Referring to the left side of FIG. 1, the axial pitch of the container thread is indicated by the dimension P.sub.1, and the slightly smaller pitch of the closure thread by the dimension P.sub.2. Since the closure of FIG. 1 is shown just at the stage in its rotation where the thread makes working contact with the container thread at point 12, the pitch difference between P.sub.1 and P.sub.2 will appear as an axial clearance at point 13. At the halfway point 14 of the thread turn, the axial clearance is half of that at 13. In FIG. 1, the clearances are exaggerated to emphasize the principles.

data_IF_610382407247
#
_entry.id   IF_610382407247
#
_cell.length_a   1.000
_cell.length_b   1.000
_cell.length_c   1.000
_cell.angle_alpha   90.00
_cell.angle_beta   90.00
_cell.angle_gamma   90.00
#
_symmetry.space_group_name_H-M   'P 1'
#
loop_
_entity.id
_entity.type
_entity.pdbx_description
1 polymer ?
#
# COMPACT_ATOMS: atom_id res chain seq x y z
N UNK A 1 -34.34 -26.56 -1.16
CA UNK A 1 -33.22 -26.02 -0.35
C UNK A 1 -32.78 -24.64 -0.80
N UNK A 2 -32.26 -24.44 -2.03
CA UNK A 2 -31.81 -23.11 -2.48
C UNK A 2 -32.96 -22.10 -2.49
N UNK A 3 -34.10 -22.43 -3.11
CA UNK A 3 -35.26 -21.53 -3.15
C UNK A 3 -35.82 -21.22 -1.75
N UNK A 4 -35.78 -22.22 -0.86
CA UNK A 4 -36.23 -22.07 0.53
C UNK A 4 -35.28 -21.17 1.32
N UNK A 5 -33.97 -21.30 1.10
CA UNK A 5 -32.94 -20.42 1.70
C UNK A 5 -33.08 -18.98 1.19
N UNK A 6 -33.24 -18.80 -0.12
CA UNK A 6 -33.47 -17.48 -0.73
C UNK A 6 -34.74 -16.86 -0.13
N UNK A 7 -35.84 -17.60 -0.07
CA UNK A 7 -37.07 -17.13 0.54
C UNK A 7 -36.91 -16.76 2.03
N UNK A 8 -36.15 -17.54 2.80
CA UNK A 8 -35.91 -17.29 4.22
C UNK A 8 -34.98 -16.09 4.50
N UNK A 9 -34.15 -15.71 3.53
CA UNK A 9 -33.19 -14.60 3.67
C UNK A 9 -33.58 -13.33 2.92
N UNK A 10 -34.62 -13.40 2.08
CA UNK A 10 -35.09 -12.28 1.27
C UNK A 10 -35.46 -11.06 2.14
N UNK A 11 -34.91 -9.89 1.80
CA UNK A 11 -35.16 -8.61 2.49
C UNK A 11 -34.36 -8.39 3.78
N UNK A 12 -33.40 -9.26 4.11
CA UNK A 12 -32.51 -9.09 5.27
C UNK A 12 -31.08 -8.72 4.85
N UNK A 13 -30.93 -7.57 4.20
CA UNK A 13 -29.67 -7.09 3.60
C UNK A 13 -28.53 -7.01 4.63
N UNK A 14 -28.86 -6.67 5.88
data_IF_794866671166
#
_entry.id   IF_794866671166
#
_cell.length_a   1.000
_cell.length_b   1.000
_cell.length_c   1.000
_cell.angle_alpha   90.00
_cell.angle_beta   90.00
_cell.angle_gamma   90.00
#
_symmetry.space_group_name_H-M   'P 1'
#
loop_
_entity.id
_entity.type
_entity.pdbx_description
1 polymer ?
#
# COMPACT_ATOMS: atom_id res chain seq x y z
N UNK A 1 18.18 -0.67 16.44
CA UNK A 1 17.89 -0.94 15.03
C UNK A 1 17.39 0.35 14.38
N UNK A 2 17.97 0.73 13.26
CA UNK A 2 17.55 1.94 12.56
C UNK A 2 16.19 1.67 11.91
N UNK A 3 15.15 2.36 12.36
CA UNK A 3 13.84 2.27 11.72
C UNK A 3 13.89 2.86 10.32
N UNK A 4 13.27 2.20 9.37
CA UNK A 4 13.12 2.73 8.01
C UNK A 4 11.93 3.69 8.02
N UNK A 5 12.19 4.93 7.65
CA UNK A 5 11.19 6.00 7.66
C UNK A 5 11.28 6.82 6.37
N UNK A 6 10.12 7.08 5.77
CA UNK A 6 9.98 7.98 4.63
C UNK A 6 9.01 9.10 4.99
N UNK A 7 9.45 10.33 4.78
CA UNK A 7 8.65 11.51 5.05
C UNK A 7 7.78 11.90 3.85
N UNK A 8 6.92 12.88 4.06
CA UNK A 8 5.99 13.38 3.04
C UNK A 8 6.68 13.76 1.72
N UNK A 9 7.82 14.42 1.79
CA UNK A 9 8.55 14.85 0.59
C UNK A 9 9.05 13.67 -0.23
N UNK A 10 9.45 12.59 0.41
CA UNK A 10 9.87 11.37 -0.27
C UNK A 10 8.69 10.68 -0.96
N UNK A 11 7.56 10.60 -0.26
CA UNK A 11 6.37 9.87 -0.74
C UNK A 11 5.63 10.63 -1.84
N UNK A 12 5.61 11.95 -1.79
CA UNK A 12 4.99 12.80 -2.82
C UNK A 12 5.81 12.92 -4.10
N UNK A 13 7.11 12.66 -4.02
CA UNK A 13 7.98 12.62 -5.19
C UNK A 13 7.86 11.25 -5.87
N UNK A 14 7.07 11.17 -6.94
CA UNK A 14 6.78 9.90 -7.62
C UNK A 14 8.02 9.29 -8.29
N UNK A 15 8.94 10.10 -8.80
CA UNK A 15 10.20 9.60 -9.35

As the closure is rotated beyond the stage shown in FIG. 1, thread 3 is forced downward at point 12 by the inclination of thread 4, thereby placing zone 15 of sidewall 2 in axial tension, and compressing area 16 of seal 7 against surface 8. However, the tension in zone 15 also operates in the opposite direction, immediately causing the contact area at point 12 to spread out and extend toward point 14 on account of the resilience of the plastic material. As the closure is tightened, the stretching of sidewall 2, the compression of seal 7, and the extension of the thread contact area all progress together around the closure, past point 14, until the progression has completed the full turn at point 13, to reach the condition shown in FIG. 2. At that stage, if the difference between P.sub.1 and P.sub.2 has been correctly proportioned, the thread contact pressure per unit of contact length, the tension per unit in the sidewall above the thread, and the seal pressure per unit of contact length, will all be uniform around the closure. To express it in more general terms, the amount of divergence of the threads is designed to compensate for the changes in the effective length of the sidewall around the closure. Any additional tightening of the closure will increase all of the forces involved, but without significantly changing their relationship or their uniformity.